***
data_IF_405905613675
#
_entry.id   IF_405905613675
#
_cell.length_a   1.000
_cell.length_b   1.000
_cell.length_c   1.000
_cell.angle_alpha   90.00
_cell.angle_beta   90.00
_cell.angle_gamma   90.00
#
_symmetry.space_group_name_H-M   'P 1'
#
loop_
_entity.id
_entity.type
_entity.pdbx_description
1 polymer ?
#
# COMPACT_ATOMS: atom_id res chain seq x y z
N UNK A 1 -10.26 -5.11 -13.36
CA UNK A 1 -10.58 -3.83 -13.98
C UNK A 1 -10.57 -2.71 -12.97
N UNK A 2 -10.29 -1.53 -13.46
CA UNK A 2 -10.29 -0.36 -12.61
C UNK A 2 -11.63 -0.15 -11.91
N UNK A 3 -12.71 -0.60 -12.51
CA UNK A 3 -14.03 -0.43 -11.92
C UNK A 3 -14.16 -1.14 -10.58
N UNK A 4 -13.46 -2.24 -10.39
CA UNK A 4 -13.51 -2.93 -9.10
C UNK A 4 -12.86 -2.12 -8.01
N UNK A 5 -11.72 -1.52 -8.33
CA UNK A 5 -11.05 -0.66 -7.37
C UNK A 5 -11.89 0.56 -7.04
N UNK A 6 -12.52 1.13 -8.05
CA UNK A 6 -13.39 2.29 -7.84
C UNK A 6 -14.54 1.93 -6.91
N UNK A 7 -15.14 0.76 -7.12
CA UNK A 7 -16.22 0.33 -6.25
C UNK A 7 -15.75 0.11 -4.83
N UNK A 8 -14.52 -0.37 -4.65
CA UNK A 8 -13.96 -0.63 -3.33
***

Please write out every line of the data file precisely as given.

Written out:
data_IF_405905613675
#
_entry.id   IF_405905613675
#
_cell.length_a   1.000
_cell.length_b   1.000
_cell.length_c   1.000
_cell.angle_alpha   90.00
_cell.angle_beta   90.00
_cell.angle_gamma   90.00
#
_symmetry.space_group_name_H-M   'P 1'
#
loop_
_entity.id
_entity.type
_entity.pdbx_description
1 polymer ?
#
# COMPACT_ATOMS: atom_id res chain seq x y z
N UNK A 1 -10.26 -5.11 -13.36
CA UNK A 1 -10.58 -3.83 -13.98
C UNK A 1 -10.57 -2.71 -12.97
N UNK A 2 -10.29 -1.53 -13.46
CA UNK A 2 -10.29 -0.36 -12.61
C UNK A 2 -11.63 -0.15 -11.91
N UNK A 3 -12.71 -0.60 -12.51
CA UNK A 3 -14.03 -0.43 -11.92
C UNK A 3 -14.16 -1.14 -10.58
N UNK A 4 -13.46 -2.24 -10.39
CA UNK A 4 -13.51 -2.93 -9.10
C UNK A 4 -12.86 -2.12 -8.01
N UNK A 5 -11.72 -1.52 -8.33
CA UNK A 5 -11.05 -0.66 -7.37
C UNK A 5 -11.89 0.56 -7.04
N UNK A 6 -12.52 1.13 -8.05
CA UNK A 6 -13.39 2.29 -7.84
C UNK A 6 -14.54 1.93 -6.91
N UNK A 7 -15.14 0.76 -7.12
CA UNK A 7 -16.22 0.33 -6.25
C UNK A 7 -15.75 0.11 -4.83
N UNK A 8 -14.52 -0.37 -4.65
CA UNK A 8 -13.96 -0.63 -3.33